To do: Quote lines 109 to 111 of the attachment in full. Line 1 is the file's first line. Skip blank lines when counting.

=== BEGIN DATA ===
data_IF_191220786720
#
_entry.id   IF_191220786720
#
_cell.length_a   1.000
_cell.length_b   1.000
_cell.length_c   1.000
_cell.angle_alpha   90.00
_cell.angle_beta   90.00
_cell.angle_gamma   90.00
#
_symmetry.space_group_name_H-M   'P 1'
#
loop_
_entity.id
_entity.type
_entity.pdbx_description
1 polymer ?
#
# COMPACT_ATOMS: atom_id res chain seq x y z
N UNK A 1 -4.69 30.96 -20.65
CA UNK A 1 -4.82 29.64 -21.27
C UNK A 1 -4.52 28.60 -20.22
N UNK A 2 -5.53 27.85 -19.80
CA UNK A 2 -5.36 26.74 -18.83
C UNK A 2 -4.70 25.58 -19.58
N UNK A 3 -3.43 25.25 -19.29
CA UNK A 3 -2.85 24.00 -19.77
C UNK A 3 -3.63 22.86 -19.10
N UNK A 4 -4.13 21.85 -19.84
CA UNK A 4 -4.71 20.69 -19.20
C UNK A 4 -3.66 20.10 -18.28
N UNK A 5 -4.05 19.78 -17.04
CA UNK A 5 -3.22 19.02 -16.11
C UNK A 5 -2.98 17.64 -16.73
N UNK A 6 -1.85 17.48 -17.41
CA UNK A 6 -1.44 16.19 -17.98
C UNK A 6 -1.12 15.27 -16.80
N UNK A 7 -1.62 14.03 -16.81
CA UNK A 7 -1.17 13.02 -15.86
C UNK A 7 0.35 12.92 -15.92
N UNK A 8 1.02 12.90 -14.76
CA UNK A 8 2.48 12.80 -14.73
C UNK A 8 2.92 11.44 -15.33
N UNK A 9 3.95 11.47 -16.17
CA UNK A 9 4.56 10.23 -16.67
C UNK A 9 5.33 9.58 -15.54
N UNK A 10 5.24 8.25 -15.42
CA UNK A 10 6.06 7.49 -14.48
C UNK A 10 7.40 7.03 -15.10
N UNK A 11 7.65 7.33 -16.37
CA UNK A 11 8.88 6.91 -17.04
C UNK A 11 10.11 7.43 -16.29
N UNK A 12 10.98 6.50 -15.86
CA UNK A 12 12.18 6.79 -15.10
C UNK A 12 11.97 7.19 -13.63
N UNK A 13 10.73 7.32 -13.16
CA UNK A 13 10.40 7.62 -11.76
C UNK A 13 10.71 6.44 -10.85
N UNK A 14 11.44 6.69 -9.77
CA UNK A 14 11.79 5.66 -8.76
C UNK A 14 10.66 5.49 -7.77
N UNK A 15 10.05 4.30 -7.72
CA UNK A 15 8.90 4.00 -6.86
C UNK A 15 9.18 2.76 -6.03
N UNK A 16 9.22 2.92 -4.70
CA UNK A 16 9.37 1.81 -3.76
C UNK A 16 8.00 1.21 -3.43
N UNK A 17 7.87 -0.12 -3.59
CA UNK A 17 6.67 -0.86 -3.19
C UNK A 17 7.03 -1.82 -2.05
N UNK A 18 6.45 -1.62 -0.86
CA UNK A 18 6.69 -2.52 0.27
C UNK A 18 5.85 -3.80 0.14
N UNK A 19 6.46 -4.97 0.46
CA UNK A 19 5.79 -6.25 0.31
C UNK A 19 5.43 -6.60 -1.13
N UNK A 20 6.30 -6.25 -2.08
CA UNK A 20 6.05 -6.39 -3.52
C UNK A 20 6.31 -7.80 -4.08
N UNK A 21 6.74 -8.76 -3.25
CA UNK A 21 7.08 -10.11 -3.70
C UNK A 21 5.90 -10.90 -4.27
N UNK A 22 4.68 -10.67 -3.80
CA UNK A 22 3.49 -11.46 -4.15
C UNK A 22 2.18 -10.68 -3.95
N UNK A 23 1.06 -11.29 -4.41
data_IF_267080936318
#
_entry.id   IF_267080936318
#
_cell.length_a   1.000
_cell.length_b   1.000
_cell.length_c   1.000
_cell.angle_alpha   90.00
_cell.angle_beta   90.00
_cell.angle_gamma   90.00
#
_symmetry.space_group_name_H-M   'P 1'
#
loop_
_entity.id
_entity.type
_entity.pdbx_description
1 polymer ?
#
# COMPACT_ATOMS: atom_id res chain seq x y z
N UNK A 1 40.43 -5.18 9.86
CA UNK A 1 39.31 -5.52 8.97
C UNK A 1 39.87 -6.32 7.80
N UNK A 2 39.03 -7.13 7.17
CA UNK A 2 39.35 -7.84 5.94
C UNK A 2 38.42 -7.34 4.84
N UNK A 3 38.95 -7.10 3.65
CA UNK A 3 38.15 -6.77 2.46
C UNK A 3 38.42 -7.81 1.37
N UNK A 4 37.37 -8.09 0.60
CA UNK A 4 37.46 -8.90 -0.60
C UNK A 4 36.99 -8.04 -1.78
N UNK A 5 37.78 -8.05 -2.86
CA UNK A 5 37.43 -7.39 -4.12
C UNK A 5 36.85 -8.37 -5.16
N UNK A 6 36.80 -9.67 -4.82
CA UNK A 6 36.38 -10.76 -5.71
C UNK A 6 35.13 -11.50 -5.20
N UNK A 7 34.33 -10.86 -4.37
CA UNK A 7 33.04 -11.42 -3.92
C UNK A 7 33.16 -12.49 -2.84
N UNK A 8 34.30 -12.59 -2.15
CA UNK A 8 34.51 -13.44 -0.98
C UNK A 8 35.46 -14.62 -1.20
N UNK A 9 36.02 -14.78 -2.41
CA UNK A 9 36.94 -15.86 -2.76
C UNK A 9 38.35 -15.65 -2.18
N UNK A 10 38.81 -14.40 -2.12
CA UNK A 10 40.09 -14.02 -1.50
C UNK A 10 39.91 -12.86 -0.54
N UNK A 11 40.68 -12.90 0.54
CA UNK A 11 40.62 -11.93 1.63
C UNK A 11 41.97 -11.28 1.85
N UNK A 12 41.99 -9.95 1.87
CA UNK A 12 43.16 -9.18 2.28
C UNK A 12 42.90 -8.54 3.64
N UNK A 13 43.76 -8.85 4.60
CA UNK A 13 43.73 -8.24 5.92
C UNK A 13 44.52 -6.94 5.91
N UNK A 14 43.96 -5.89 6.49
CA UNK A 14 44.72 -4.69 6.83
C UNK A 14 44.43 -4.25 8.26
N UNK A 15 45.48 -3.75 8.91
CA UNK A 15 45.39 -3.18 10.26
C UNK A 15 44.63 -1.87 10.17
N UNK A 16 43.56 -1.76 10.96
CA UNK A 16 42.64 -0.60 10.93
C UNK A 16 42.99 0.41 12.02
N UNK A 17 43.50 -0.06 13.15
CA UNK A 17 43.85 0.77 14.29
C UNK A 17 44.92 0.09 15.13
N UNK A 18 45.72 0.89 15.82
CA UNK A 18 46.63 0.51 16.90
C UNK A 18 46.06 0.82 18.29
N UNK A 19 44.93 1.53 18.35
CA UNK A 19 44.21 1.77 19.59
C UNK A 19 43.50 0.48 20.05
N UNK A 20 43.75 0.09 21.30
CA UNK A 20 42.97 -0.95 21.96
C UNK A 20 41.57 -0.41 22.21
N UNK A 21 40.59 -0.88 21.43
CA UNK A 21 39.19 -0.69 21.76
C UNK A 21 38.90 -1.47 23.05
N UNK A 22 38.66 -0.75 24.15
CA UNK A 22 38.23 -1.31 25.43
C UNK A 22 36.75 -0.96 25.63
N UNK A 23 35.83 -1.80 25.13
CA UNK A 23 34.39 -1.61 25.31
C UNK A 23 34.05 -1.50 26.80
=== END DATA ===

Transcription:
CA UNK A 1 39.31 -5.52 8.97
C UNK A 1 39.87 -6.32 7.80
N UNK A 2 39.03 -7.13 7.17